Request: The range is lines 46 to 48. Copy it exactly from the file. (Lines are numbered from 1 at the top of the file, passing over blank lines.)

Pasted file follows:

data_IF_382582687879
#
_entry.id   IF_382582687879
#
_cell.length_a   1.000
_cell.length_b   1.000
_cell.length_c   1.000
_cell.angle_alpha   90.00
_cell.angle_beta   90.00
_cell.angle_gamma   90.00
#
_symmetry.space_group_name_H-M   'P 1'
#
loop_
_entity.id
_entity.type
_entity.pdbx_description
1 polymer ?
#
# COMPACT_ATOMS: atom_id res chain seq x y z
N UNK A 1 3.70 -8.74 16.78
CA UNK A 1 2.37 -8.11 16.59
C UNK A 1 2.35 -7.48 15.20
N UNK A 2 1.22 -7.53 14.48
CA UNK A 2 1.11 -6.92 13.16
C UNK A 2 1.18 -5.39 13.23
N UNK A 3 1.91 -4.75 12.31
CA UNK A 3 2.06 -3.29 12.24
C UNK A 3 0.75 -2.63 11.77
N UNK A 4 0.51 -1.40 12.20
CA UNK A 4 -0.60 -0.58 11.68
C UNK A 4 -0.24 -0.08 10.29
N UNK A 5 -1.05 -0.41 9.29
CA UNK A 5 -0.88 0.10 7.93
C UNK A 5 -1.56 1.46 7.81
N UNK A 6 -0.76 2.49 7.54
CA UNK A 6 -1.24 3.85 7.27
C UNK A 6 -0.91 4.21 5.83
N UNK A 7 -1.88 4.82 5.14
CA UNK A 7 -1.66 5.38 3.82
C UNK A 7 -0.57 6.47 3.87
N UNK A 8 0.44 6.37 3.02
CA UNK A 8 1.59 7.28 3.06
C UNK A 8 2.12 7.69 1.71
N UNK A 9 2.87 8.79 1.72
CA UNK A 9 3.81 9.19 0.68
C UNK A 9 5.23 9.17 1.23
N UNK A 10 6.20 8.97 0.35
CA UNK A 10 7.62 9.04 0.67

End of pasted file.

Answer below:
CA UNK A 9 3.81 9.19 0.68
C UNK A 9 5.23 9.17 1.23
N UNK A 10 6.20 8.97 0.35